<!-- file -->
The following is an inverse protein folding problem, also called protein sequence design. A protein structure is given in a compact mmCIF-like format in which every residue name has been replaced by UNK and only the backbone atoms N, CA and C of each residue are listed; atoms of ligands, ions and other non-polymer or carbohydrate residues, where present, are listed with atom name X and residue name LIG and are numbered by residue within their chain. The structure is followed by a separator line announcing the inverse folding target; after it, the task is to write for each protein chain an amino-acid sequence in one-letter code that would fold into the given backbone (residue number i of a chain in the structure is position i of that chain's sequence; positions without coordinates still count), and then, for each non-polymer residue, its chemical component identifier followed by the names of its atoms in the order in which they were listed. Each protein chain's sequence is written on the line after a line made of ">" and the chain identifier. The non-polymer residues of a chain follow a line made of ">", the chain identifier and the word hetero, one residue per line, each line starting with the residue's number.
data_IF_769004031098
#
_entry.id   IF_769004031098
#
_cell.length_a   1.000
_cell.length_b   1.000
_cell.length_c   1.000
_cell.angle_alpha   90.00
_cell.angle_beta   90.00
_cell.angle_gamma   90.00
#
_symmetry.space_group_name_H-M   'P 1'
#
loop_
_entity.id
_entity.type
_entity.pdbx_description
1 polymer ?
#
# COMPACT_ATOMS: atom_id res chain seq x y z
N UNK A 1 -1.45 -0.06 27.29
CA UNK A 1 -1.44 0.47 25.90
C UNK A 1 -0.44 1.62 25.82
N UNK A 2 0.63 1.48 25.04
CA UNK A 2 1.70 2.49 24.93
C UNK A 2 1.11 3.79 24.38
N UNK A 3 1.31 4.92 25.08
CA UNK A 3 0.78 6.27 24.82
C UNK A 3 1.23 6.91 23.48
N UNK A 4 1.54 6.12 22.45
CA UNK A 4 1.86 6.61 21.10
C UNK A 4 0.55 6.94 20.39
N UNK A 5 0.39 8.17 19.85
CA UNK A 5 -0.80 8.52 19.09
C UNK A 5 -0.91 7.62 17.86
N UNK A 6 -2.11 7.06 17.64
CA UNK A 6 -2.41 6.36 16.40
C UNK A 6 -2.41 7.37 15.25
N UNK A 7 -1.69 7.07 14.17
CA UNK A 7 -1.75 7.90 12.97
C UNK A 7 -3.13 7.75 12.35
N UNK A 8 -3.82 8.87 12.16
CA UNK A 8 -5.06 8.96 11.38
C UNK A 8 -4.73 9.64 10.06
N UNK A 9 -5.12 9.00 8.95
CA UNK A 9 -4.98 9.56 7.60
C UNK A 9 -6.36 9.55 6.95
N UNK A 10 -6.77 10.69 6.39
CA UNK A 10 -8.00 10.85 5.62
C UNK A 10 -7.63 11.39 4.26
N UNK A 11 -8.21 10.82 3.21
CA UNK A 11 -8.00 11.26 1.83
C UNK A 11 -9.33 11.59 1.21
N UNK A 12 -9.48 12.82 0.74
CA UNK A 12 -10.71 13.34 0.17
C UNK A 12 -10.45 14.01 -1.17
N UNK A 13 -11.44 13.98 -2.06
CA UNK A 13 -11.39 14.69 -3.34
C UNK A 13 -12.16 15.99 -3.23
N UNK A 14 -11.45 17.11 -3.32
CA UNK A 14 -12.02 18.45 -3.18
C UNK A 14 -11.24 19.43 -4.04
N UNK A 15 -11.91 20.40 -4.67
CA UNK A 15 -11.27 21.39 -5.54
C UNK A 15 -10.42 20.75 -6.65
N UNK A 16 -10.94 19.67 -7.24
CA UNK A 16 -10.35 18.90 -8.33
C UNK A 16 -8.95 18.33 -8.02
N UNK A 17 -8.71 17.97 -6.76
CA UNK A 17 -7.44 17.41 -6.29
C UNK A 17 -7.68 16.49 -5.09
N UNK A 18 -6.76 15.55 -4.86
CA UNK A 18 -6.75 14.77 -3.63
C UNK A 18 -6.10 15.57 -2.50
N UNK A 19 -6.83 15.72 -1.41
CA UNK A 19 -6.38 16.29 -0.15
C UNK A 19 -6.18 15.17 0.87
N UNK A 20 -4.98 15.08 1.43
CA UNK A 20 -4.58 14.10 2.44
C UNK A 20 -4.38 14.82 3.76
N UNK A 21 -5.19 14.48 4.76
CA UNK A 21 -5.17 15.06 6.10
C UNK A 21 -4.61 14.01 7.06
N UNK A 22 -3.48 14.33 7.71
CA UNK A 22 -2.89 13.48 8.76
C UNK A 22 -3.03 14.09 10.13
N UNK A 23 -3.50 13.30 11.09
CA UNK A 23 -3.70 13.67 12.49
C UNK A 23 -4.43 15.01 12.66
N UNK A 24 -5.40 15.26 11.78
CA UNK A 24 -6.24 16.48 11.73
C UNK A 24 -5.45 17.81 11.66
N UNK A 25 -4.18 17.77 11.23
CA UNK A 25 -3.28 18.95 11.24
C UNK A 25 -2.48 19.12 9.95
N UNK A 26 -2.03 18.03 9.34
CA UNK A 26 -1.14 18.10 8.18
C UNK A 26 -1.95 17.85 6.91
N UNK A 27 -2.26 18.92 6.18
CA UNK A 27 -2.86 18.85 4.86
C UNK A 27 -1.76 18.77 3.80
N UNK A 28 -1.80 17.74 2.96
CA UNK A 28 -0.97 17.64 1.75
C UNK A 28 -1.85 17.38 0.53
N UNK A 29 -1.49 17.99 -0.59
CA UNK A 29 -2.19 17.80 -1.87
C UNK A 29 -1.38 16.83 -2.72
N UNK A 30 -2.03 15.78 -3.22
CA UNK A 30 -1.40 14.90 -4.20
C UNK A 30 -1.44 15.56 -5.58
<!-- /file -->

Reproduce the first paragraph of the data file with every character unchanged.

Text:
The following is an inverse protein folding problem, also called protein sequence design. A protein structure is given in a compact mmCIF-like format in which every residue name has been replaced by UNK and only the backbone atoms N, CA and C of each residue are listed; atoms of ligands, ions and other non-polymer or carbohydrate residues, where present, are listed with atom name X and residue name LIG and are numbered by residue within their chain. The structure is followed by a separator line announcing the inverse folding target; after it, the task is to write for each protein chain an amino-acid sequence in one-letter code that would fold into the given backbone (residue number i of a chain in the structure is position i of that chain's sequence; positions without coordinates still count), and then, for each non-polymer residue, its chemical component identifier followed by the names of its atoms in the order in which they were listed. Each protein chain's sequence is written on the line after a line made of ">" and the chain identifier. The non-polymer residues of a chain follow a line made of ">", the chain identifier and the word hetero, one residue per line, each line starting with the residue's number.